The humanitarian sector offers quite an unmatchable diversity through the possibility to regularly change contexts or organisations to work with as well as incredible encounters. I also felt the sector has less of a tendency than others to put people in boxes: your responsibilities evolve based on the context, the programme and the services delivered to crisis-affected households. Being agile is a necessary quality and not a trait that makes you seem unstable in the eyes of an employer.

I studied law and art history to become an auctioneer. A very long story allowed me to do a gap year during which I travelled to India, the Philippines and Mauritania. I was 19 and my parents trusted me to travel alone, I’ll always be grateful for that. Upon my return, I decided to finish law school but ended up doing a master in international humanitarian law. My first job was with the UN Development Programme (UNDP) in the Democratic Republic of the Congo, a job I got by sending emails to all UN offices around the globe for which I could find email addresses for. Working with the disarmament, demobilisation and reinsertion programme was a very interesting experience. It also made me realise that I was not ready yet to work for such large organisations. So, following one year in Kinshasa with UNDP, I joined Solidarités International in Eastern Congo.

The humanitarian sector offers quite an unmatchable diversity through the possibility to regularly change contexts or organisations to work with as well as incredible encounters.

Do you have any advice for someone who wants to enter the humanitarian sector? Which are the key skills one must have?

Being humble is, I believe, one of the key skills a humanitarian practitioner should have. The real added value of a given programme is often less than what we claim it is. We always talk about need assessment and covering needs but often forget that no crisis-affected household is helpless as everyone brings its own strengths and weaknesses. The term “the most vulnerable” is something that just does not make sense. Nobody is vulnerable per se, we are all more or less vulnerable to specific events depending on who we are or what our capital and our background are. Listen to and learn from crisis-affected households: you will design better quality and more accountable programmes!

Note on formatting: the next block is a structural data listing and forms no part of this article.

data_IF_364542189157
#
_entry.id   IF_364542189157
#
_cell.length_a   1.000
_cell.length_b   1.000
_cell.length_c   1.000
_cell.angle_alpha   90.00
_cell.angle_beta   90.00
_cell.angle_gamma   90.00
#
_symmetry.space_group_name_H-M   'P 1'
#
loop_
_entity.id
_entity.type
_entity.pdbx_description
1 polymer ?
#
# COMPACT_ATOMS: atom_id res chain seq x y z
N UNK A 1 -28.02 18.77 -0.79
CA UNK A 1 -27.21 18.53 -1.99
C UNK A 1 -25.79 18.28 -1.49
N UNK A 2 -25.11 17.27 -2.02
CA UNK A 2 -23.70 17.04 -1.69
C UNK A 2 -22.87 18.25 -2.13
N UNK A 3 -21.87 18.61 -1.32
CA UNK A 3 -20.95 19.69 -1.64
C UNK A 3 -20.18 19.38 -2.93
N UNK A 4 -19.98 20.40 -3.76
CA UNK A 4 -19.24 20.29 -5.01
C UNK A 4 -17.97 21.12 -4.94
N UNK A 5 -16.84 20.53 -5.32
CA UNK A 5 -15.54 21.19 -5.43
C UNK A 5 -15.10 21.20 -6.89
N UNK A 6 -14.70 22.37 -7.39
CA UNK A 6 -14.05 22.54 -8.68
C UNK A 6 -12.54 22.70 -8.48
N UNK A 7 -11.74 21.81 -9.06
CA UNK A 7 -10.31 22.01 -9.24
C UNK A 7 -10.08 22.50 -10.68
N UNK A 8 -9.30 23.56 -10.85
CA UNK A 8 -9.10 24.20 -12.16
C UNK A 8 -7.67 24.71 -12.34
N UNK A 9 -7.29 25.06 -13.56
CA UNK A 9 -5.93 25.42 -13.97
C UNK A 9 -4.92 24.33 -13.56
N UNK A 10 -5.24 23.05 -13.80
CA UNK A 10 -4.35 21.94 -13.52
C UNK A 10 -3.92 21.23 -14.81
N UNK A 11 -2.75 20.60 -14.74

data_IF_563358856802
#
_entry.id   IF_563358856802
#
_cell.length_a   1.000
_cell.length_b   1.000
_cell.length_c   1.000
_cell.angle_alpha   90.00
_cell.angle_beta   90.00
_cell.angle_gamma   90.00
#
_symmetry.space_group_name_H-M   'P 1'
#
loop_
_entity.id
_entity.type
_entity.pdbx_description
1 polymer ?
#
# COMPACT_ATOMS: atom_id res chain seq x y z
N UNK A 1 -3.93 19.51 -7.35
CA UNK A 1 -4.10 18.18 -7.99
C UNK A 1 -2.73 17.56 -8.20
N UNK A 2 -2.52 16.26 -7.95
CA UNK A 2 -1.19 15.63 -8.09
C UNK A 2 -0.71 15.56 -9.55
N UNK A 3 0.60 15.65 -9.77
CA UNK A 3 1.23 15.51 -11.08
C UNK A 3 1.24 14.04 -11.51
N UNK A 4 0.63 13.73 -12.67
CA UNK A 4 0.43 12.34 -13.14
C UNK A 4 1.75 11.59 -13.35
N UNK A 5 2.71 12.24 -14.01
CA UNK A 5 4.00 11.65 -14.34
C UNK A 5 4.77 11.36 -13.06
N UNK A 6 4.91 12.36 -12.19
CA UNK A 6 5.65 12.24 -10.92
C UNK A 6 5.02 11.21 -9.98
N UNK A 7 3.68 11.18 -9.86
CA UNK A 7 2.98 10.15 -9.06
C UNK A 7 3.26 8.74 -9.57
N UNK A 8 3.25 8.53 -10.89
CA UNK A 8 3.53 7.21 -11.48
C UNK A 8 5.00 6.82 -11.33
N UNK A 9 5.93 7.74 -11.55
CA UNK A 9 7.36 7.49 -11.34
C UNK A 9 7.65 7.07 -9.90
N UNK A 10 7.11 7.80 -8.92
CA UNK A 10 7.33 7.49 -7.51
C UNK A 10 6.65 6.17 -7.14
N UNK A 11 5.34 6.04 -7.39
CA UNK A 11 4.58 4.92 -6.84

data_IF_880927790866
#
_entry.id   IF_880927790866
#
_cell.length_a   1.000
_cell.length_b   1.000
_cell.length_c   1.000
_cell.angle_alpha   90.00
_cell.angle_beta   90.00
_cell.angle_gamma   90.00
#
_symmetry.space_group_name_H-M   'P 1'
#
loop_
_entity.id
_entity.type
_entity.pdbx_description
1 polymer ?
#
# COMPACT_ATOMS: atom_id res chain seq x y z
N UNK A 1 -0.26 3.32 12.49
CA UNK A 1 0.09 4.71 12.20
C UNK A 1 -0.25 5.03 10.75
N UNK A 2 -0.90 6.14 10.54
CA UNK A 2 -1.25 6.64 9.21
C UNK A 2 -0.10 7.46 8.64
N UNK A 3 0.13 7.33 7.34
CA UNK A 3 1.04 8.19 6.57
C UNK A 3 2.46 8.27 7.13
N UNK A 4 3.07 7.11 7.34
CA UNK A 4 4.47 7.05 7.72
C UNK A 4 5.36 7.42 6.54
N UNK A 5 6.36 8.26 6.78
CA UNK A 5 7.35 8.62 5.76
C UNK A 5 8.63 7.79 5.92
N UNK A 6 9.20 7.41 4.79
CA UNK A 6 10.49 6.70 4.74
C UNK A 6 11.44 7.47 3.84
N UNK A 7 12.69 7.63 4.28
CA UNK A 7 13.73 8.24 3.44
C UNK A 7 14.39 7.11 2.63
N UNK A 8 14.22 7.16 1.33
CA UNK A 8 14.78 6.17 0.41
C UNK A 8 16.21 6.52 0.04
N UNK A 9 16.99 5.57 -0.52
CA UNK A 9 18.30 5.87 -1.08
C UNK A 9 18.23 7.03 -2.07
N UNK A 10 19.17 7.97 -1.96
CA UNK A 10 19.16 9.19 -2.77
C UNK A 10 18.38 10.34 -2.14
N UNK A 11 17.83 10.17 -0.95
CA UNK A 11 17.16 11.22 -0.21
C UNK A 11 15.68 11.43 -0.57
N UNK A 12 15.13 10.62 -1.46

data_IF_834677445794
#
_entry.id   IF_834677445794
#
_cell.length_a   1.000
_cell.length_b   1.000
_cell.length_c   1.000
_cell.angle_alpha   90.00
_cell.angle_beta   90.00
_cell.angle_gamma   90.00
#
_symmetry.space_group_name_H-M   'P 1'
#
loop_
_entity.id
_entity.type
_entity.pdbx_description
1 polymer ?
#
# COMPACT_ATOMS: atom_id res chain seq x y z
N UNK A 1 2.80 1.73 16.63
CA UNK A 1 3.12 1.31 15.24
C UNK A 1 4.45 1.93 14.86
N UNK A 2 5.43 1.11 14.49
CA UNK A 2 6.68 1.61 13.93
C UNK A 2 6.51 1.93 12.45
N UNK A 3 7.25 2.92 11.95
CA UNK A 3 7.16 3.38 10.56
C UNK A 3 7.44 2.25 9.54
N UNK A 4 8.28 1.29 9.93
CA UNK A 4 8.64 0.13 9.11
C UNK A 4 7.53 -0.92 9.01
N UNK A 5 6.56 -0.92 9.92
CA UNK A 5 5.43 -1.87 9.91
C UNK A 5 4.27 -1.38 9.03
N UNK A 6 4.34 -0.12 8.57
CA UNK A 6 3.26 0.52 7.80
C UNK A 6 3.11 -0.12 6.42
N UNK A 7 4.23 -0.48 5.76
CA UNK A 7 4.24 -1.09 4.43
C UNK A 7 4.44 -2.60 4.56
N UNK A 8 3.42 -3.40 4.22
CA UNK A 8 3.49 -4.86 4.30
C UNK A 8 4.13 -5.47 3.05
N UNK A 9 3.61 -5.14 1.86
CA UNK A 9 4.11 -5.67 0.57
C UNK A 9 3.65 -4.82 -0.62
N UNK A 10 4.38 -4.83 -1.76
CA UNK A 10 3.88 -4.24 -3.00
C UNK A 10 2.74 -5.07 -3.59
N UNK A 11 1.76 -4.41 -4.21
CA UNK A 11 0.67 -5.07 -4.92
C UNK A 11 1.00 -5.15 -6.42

Besides teaching at our Centre, at the Manchester University and Science Po Paris, you are also heading a consultancy firm. Could you tell us more about Key Aid Consulting?

The job I am the proudest of is being a mum! It sounds very cliché but my kids forced me to pause and learn things, including about myself, that I had always avoided before. Family aside, I indeed created Key Aid, four years ago with Clement, a former colleague and friend who I met in Bangladesh.

Key Aid stems from our acknowledgement that there was a gap (and still is) when it comes to affordable quality at scale humanitarian evaluations. In the evaluation sector, you mostly come across individual consultants or large generalist consultancy firms. The latter can provide large-scale quality evaluations but at a cost that is often unaffordable by NGOs, let alone community-based organisations and with recommendations that are often not rooted in the reality of a humanitarian programme.

On the other hand, individual evaluators can deliver great services but may lack opportunities and capacities to team up to deliver large-scale evaluations. So, Key Aid was created to fill this niche: an agile consultancy firm specialised in humanitarian settings delivering evaluation, action research as well as adult learning services. Our team is now 15 members strong with an amazing network of 100 consultants based across the globe. 

Among our values is a commitment to learn, share and improve accountability towards crisis-affected households. This materialises, among other things, via this new course delivered at the Center.

The first edition of the course “Cash and Voucher Assistance in Humanitarian Crises: What works?” will take place, online or in Geneva, from 31 May to 4 June 2021, more information is available here.